or tea·zel, tea·zle
verb (used with object), tea·seled, tea·sel·ing or (especially British) tea·selled, tea·sel·ling.
Origin of teasel
Examples from the Web for teasel
All these Indians spin the thread, of which they make their nets, of a kind of teasel.The Conquest of the River Plate (1535-1555)|Ulrich Schmidt
The teasel and sun and moon were emblematical of the chief staples of the place; the woollen trade and the mining interests.A Book of the West. Volume I Devon|S. Baring-Gould
There were large rocks and tangled masses of brambles, and faded clumps of ragwort and teasel, and yellow bracken stumps.For the School Colours|Angela Brazil
The teasel (Dipsacus) was abundant, as were also several of the true thistles.
In fact, 'the seal of the Port-reeve bears a church between a teasel and a saltire, with the sun and moon above.'Devon, Its Moorlands, Streams and Coasts|Rosalind Northcote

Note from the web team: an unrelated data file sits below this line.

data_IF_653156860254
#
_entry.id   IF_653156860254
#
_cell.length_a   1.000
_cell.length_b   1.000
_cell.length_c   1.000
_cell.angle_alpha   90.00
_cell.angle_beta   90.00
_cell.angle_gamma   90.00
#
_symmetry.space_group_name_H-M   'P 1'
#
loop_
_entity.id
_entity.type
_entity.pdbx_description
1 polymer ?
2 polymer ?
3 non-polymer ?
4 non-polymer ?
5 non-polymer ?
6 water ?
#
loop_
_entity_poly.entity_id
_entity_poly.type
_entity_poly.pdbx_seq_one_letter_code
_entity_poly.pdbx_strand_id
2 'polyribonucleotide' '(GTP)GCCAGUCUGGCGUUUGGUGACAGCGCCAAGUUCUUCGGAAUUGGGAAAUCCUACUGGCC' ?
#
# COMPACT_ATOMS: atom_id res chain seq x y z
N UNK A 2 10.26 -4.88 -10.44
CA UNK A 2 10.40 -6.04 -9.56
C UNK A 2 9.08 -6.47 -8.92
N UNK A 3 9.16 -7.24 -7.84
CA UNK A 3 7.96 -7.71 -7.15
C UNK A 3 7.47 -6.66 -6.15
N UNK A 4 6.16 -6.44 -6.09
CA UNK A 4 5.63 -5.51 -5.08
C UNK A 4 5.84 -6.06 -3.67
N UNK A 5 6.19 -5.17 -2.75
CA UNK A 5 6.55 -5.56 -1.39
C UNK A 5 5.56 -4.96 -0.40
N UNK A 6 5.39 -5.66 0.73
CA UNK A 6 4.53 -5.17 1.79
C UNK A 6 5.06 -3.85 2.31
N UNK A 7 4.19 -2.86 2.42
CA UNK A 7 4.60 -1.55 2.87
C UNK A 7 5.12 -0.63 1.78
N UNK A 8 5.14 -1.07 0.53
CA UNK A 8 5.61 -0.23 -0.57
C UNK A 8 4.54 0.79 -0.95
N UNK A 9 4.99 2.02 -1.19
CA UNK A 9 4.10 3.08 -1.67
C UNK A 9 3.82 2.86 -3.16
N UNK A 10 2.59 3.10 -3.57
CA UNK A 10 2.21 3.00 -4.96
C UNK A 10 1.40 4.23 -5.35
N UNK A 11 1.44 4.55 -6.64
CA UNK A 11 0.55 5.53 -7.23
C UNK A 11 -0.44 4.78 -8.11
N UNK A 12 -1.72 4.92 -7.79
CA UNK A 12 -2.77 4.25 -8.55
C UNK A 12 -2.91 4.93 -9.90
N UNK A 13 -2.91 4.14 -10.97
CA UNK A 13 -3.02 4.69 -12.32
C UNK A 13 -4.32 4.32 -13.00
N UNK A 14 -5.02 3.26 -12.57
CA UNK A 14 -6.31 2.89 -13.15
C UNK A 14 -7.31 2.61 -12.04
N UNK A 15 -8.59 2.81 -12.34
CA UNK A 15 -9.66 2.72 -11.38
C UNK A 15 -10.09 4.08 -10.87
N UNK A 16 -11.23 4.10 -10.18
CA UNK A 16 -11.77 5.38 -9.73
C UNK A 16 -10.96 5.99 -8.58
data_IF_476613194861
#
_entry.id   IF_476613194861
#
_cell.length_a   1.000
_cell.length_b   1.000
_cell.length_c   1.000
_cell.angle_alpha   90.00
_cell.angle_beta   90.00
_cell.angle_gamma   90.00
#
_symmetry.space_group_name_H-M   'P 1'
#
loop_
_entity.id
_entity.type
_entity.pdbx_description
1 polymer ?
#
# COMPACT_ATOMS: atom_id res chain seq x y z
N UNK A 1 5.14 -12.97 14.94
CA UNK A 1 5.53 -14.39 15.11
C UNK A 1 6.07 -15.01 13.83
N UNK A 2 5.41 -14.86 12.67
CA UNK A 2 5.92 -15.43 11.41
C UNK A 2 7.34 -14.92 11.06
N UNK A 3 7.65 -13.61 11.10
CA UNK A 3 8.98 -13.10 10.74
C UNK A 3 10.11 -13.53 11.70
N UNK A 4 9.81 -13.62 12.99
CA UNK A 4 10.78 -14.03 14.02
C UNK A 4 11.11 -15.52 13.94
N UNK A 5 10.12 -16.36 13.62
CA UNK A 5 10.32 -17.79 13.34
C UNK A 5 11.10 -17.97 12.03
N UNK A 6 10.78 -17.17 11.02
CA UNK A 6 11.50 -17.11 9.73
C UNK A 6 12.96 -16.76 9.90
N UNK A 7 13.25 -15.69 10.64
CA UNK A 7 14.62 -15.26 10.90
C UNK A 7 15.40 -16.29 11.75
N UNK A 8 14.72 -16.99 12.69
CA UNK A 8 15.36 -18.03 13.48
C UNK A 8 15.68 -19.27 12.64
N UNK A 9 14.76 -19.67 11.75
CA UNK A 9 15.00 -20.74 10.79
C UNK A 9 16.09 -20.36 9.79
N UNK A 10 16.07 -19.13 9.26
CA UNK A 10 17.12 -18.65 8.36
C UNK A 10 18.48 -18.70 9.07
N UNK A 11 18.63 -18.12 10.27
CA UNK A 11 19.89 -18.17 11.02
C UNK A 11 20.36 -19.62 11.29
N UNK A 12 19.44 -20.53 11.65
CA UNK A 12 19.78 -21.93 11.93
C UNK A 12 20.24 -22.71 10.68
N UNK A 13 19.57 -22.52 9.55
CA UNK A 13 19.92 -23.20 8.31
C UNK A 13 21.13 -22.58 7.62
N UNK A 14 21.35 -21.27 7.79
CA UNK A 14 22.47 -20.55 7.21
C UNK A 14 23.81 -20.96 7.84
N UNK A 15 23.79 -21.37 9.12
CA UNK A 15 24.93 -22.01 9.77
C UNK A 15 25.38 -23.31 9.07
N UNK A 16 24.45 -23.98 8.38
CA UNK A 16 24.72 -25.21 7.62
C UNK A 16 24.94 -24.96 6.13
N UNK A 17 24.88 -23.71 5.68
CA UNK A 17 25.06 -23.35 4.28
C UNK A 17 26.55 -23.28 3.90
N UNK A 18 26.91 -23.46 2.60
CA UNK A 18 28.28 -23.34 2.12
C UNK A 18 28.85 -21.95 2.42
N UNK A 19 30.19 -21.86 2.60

British Dictionary definitions for teasel
teazel or teazle
- the prickly dried flower head of the fuller's teasel, used for teasing
- any manufactured implement used for the same purpose
verb -sels, -selling or -selled or US -sels, -seling or -seled
Word Origin for teasel
Word Origin and History for teasel
Old English tæsel "large thistle used in teasing cloth," from Proto-Germanic *taisilo (cf. Old High German zeisala), from root of Old English tæsan "to pluck" (see tease (v.)).